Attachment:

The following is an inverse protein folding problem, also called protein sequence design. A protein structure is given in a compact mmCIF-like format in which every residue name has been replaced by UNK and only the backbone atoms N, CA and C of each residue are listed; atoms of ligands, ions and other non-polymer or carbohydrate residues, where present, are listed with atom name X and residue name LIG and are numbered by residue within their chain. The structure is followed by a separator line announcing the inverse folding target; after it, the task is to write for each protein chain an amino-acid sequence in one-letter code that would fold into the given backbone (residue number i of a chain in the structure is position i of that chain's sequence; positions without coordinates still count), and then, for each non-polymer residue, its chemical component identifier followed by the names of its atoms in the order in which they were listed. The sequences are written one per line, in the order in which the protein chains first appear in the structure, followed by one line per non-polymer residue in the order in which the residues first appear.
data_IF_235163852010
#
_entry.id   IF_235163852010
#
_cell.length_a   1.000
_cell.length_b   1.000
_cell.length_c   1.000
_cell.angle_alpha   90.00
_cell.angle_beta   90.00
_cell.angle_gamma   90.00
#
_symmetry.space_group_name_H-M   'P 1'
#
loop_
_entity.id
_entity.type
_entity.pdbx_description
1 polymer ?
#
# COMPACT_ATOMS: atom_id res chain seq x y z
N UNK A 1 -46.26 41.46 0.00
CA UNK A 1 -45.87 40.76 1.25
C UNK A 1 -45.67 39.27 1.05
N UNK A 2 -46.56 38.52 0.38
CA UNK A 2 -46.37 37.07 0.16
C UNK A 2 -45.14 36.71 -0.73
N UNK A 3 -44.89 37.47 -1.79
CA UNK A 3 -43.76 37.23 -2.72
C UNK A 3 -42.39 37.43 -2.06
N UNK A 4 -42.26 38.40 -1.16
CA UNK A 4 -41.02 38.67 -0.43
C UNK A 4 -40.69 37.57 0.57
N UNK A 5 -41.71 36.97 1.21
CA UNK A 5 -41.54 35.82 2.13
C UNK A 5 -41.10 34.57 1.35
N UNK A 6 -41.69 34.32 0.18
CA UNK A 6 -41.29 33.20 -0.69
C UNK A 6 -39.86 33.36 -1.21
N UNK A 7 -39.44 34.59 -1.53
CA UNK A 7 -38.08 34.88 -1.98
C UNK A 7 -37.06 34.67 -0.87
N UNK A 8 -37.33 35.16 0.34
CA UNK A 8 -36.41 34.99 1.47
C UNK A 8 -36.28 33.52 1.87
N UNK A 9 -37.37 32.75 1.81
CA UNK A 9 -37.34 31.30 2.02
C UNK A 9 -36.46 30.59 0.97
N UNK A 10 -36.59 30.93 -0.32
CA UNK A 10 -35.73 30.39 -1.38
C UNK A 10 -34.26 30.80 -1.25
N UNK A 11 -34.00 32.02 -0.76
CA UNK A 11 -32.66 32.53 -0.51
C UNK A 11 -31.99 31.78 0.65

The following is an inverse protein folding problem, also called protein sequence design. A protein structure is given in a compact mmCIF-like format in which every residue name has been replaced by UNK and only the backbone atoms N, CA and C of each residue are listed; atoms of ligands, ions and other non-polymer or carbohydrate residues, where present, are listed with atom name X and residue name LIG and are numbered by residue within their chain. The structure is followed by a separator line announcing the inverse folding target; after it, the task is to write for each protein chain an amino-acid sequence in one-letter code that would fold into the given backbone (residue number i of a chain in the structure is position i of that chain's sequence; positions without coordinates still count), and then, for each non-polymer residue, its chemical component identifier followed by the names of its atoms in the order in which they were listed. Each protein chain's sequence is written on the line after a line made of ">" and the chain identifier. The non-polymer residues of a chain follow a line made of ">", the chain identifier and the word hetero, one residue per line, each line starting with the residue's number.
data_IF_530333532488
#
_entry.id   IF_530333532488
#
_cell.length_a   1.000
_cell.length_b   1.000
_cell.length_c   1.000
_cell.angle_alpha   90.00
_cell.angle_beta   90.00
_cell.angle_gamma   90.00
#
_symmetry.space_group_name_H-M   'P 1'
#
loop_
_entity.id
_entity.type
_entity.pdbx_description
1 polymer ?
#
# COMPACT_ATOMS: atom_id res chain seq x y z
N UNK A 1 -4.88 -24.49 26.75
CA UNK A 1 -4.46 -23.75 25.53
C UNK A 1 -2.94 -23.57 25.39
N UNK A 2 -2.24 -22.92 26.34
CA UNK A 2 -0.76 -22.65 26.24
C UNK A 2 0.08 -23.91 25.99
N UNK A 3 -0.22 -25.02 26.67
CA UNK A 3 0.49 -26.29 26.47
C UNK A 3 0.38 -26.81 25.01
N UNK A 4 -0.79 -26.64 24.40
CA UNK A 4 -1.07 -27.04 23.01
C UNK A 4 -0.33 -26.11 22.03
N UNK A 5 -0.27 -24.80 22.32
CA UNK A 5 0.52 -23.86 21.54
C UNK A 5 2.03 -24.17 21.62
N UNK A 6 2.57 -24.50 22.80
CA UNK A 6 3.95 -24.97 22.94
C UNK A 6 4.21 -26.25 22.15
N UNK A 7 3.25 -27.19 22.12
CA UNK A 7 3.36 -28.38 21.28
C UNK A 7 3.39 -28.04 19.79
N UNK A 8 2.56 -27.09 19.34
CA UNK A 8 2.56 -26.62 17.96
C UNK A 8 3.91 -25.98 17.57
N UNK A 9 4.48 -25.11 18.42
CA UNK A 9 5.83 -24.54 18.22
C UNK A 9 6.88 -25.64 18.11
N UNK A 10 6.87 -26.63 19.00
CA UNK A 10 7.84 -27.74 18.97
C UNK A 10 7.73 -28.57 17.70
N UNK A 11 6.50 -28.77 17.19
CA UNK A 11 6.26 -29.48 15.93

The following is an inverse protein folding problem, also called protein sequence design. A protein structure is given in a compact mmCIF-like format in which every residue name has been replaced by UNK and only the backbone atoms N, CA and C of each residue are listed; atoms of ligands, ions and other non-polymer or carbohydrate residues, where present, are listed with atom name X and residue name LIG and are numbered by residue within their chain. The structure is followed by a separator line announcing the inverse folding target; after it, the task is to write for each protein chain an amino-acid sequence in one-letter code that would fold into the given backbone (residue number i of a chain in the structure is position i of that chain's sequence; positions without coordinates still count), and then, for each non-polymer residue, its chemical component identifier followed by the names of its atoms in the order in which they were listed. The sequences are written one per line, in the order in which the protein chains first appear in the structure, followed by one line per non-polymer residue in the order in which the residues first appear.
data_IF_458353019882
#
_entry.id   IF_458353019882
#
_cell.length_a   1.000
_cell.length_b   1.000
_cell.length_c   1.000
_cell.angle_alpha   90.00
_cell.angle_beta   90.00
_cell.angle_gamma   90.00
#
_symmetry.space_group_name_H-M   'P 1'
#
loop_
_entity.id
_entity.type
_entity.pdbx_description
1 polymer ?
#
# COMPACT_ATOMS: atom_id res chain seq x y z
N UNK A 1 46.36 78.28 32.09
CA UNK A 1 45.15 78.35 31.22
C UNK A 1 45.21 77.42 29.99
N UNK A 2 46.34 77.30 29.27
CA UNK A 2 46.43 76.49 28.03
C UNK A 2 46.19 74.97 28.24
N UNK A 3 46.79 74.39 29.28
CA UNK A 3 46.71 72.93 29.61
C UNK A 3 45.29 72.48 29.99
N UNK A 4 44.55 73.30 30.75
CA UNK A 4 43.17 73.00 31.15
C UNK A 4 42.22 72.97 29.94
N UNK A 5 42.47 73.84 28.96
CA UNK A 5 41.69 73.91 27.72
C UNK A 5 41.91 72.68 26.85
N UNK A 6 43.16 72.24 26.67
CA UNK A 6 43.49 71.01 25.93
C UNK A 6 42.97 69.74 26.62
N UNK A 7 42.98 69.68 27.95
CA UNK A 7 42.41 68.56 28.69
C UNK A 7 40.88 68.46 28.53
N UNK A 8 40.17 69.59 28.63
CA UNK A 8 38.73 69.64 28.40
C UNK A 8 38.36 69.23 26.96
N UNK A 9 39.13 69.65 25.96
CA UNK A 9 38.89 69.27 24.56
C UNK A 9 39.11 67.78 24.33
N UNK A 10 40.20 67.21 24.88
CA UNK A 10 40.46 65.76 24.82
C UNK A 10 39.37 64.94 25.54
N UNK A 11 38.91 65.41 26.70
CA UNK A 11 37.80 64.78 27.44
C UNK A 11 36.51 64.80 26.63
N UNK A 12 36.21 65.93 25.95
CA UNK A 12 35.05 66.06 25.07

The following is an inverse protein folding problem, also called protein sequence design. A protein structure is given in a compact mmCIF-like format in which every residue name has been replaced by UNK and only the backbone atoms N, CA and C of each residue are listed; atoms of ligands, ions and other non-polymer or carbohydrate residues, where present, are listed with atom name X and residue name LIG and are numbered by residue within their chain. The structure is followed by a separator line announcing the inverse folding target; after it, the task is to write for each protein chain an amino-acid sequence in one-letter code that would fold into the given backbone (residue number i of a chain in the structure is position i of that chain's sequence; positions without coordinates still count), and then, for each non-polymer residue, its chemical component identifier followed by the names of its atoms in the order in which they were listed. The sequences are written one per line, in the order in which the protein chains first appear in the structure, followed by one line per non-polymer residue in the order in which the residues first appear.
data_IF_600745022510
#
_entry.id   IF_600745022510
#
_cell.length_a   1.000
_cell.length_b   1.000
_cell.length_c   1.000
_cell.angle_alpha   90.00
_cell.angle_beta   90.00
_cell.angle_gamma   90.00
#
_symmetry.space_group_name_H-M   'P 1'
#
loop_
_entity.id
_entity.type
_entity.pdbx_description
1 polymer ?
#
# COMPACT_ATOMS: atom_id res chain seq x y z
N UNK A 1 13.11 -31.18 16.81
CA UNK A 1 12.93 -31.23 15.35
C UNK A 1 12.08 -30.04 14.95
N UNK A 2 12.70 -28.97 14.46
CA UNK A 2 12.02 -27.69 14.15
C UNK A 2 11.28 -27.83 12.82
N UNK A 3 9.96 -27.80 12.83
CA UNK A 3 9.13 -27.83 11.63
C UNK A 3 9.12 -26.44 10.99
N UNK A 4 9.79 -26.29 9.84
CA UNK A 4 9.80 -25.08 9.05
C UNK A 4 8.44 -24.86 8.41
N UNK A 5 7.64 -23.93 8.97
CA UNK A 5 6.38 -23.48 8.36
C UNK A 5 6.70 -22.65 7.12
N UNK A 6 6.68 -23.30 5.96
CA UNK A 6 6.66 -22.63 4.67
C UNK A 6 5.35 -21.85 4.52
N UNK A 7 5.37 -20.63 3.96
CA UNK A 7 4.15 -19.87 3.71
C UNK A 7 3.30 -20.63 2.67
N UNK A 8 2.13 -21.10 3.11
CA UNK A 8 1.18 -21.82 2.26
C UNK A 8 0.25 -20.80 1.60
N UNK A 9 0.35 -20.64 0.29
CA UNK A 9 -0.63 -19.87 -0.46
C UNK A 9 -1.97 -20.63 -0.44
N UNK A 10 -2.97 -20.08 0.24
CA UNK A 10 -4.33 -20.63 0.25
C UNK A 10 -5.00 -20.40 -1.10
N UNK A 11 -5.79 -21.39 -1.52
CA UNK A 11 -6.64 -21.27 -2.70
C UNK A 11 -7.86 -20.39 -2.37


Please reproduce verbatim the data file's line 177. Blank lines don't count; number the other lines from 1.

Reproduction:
#